The number of daring robberies which were now daily committed were so alarming, that the king issued a proclamation for apprehending the offenders, and a pardon was offered to any one who would impeach his accomplices, except Burnworth, who was justly considered as the principal of the gang. Marjoram happened to be drinking at a public house in Whitecross-street one night, when a gentleman went in and read the royal proclamation. The company present knew nothing of Marjoram; but he apprehending that some of his accomplices would become an evidence, if he did not, applied to a constable in Smithfield, and desired him to take him before the Lord Mayor. By this time the evening was far advanced, on which Marjoram was lodged in the Compter for that night, and being taken to Guildhall the next day, he discovered all the circumstances that he knew; and informing the Lord Mayor that Legge lodged in Whitecross-street, he was almost immediately apprehended, and committed to Newgate the same day. The circumstance of Marjoram having turned evidence being now the public topic, John Barton, a fellow who had been sometime connected with Burnworth and, his gang, provided a loaded pistol, and placing himself near Goldsmith's-hall, took an opportunity, when the officers were conducting Marjoram before the Lord Mayor, to fire at him; but Marjoram observing him advancing, stooped down, so that the ball grazed his back only. The suddenness of this action, and the surprise it occasioned; gave Barton an opportunity of effecting his escape. About this time one Wilson, who had likewise belonged to the gang, quitted London, but being apprehended about two years afterwards, he was hanged at Kingston in Surrey.
In the mean time, Burnworth continued at large, committing depredations on the public, and appearing openly in the streets, notwithstanding the proclamation issued to apprehend him. He broke open the house of a distiller in Clare-market, and carried off a great number of banknotes; in consequence of which another proclamation was issued, and three hundred pounds were offered for taking him into custody; notwithstanding he still appeared at large, and gave the following among other proofs of his audacity. Sitting down at the door of a public-house, in Holborn, where he was well known, he called for a pint of beer and drank it, holding a pistol in his hand, by way of protection; he then paid for his beer, and went off with the greatest apparent unconcern. At this time he kept company with two infamous women, one of whom was the wife of a man named Leonard; who, having belonged to the gang, thought to recommend himself to mercy, by the apprehension of Burnworth. Having told his wife what he intended, she informed same magistrates of the proposed plan, and they sent six men to assist in carrying it into execution. Shrove Tuesday being the day appointed, the men waited at a public-house till they should receive a hint to proceed.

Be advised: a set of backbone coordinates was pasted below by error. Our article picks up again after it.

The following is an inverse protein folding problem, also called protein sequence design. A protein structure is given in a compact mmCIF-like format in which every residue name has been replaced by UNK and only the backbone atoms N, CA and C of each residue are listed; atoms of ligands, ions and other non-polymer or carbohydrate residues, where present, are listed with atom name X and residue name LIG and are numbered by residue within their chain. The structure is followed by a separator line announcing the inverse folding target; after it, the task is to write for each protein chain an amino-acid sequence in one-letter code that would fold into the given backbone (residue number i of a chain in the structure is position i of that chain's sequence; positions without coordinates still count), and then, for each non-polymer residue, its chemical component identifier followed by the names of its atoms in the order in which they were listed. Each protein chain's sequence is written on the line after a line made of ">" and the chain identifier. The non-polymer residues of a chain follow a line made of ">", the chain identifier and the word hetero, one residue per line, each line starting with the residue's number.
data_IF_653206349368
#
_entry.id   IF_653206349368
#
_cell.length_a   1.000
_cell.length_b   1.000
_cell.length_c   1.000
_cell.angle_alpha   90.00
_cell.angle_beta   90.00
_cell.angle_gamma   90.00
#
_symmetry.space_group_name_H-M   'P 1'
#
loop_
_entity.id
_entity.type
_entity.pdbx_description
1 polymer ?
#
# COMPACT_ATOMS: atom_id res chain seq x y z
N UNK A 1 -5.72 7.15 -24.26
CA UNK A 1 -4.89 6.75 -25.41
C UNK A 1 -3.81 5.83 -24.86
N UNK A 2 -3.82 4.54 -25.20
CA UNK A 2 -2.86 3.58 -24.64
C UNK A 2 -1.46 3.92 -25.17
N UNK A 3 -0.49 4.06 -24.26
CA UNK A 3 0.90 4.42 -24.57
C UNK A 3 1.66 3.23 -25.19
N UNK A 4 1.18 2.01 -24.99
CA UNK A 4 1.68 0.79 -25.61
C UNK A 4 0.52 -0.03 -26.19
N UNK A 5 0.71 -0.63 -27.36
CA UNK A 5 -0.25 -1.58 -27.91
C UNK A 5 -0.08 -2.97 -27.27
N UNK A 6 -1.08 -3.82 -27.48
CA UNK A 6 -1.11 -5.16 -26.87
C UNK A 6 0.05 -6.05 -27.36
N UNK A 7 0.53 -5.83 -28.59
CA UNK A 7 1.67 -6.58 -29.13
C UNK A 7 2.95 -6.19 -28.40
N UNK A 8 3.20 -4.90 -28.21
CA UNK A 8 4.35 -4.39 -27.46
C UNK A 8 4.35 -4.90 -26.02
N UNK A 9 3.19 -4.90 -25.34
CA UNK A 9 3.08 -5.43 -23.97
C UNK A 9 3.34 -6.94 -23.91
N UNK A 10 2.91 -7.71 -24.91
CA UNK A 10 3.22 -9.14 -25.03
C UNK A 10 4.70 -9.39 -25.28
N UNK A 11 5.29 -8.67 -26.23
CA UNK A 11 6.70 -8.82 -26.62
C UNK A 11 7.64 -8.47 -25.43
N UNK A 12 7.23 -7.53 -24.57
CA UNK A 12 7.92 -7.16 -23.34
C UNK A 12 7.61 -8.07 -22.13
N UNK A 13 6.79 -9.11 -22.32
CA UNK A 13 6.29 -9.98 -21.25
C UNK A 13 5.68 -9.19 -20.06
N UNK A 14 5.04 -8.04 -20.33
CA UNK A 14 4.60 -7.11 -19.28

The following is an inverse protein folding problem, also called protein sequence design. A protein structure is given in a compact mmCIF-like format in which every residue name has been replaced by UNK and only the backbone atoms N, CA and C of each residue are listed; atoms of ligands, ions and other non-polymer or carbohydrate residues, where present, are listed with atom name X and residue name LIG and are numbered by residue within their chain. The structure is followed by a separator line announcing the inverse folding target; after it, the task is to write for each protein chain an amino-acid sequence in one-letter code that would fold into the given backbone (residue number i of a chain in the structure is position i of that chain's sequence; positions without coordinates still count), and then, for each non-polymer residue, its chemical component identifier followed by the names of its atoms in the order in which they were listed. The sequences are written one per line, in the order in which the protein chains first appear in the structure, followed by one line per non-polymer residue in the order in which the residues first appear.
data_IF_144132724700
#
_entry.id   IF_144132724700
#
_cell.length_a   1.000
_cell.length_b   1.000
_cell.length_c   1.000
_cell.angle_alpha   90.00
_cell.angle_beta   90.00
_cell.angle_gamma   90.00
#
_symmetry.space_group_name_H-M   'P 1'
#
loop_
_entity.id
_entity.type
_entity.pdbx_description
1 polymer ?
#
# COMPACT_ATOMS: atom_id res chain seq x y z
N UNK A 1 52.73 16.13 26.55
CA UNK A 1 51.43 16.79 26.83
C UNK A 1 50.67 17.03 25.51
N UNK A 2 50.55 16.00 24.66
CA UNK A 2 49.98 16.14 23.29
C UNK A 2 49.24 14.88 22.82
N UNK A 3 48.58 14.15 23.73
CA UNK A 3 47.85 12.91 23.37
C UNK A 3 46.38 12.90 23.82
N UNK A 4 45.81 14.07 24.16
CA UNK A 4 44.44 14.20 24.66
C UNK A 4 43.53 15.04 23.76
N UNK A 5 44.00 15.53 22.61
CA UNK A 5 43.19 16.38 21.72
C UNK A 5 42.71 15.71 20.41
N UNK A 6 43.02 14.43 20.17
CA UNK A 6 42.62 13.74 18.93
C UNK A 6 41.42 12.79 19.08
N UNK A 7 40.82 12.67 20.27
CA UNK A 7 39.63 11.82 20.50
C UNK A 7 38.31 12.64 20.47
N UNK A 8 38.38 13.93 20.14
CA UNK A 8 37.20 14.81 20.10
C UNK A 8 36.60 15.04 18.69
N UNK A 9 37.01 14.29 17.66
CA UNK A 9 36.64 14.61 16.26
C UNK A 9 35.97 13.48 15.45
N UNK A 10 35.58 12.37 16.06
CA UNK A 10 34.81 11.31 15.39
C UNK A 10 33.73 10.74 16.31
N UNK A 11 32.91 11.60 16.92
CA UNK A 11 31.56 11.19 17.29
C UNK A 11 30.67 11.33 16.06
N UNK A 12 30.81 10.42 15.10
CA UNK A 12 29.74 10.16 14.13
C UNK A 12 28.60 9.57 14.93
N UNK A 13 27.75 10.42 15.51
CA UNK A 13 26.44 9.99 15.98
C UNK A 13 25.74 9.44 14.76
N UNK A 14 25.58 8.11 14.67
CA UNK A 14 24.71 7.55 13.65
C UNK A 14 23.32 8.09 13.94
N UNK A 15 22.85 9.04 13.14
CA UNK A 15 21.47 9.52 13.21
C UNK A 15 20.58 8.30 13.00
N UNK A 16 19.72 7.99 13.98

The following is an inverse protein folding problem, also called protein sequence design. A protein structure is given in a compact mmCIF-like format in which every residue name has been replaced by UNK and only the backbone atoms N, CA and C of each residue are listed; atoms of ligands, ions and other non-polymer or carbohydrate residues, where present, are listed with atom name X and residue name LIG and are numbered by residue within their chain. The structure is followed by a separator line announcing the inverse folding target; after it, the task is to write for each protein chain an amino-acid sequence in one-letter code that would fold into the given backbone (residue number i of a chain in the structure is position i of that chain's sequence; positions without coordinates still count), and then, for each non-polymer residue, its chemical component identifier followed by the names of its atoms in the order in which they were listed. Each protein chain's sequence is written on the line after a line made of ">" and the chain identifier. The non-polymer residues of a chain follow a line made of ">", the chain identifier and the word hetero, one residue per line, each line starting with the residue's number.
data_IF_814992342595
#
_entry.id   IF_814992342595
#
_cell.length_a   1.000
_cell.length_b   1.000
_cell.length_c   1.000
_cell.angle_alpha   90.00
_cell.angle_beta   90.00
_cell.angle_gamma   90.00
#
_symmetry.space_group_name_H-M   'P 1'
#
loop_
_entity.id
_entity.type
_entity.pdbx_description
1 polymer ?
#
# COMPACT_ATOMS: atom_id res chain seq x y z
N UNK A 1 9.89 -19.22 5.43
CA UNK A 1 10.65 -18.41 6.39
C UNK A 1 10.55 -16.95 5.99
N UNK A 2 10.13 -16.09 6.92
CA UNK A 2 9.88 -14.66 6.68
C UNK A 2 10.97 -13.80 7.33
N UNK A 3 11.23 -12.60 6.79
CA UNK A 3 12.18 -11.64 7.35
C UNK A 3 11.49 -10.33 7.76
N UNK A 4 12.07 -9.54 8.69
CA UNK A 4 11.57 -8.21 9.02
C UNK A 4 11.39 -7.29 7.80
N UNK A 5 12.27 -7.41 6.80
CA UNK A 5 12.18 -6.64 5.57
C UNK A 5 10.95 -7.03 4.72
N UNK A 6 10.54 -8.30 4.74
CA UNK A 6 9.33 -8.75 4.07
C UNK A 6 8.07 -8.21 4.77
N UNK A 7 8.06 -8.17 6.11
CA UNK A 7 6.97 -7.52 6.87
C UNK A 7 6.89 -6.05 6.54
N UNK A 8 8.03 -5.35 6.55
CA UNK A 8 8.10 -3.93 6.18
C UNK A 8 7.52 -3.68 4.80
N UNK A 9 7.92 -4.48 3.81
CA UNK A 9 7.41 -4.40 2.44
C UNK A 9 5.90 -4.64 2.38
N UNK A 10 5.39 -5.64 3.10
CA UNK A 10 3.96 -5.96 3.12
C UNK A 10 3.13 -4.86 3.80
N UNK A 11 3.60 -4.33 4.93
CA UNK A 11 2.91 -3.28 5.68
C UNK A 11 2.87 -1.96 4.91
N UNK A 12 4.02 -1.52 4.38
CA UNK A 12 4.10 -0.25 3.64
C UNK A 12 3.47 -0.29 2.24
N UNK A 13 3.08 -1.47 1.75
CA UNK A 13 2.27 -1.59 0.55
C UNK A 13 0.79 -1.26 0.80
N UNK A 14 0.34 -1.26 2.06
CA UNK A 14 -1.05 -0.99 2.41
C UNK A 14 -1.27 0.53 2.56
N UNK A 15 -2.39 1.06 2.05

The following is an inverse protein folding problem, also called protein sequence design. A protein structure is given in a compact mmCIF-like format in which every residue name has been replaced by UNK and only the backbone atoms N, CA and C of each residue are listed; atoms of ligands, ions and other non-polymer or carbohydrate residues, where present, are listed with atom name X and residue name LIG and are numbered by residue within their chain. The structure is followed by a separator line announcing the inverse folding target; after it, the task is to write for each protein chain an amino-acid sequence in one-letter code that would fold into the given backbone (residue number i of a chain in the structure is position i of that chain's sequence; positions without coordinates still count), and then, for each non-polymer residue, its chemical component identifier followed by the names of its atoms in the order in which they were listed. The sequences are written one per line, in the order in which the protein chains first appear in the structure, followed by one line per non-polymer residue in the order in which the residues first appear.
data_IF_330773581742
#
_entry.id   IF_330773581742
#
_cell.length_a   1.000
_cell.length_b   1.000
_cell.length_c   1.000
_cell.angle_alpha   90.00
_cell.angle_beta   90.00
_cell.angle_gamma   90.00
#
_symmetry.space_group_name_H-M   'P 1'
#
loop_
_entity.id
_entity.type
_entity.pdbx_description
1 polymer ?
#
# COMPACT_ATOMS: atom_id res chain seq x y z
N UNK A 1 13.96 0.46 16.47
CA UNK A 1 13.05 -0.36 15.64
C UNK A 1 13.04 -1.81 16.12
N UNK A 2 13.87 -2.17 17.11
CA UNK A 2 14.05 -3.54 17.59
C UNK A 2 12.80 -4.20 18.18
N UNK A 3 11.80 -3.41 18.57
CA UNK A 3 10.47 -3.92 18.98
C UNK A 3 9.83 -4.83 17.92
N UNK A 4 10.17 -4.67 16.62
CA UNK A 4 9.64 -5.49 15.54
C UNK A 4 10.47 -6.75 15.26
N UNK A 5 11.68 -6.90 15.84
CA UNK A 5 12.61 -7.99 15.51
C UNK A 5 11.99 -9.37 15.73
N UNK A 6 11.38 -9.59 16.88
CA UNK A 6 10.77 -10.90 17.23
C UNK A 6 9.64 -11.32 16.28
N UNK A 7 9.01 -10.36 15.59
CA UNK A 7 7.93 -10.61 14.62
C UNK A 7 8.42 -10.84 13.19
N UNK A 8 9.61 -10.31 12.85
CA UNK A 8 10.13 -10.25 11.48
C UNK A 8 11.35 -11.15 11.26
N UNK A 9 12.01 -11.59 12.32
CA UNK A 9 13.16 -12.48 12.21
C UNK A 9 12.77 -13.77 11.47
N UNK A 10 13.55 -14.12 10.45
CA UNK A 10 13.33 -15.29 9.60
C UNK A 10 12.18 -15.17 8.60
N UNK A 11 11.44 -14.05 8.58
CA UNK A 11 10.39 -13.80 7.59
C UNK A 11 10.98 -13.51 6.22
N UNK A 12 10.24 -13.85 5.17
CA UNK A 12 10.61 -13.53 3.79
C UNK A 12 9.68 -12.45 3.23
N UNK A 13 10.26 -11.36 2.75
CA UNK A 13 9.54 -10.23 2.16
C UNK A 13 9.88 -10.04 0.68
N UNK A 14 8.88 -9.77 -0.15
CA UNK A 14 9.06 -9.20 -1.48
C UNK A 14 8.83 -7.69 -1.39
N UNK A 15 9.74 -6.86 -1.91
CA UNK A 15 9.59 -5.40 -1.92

About six in the evening Burnworth went to the lodgings of the women, to which there was a back door that opened into a yard. It was proposed to have pancakes for supper, and while one of the women was frying them, the other went to the public house for some beer, and on her return pretended to bolt the door, but designedly missed the staple; at that moment six men rushed in, and seized Burnworth before he had time to make any resistance, though he had a pistol in the pocket of his great coat. Being carried before three magistrates he was committed to Newgate; but his accomplices were so infamously daring as to attempt the murder of the woman who had occasioned his apprehension; a pistol was fired at her as she was entering the door of her own house, which being communicated to the magistrates, constables were appointed to watch nightly for her protection, till the desperadoes gave over their attempts.
Burnworth, while in Newgate, projected the following scheme of escape: having been furnished with an iron crow, he engaged some of the prisoners, who assisted him in pulling stones out of the wall, while others sung psalms, that the keepers might not hear what they wore doing. On the day following this transaction, which was carried on during the night, five condemned criminals were to be executed; but when the gaolers came to take them out, there was such an immense quantity of stones and rubbish to remove, that it was two o'clock in the afternoon before the criminals could be got out of their cells. This scheme of Burnworth occasioned his closer confinement. He was removed into a room known by the name of the bilboes, and loaded with a pair of the heaviest irons in the prison: but he intended to have made his escape even from this place; and being furnished with files and saws from some of his acquaintance, he worked his way through a wall into a room in which were some women prisoners, one of whom .acquainting the keeper with what had happened, Burnworth was chained to the floor of the condemned hold.
Application was made to the secretary of state, to take measures for the apprehension of Berry, Dickenson, and Blewitt, who had gone over to Holland; and here upon instructions were sent to the English Ambassador at the Hague, empowering him to request of the States General, that the offenders might be delivered up to justice, if found any where within their jurisdiction. The ambassador, on receiving the necessary instructions, made the application, and orders were issued accordingly; in consequence of which Blewitt was apprehended in Rotterdam, but Dickenson and Berry had taken refuge on board a ship at the Brill. Blewitt was lodged in the state-house prison, and then the officers who took him went immediately on board the ship, and seized his two accomplices, whom they brought to the same place of confinement.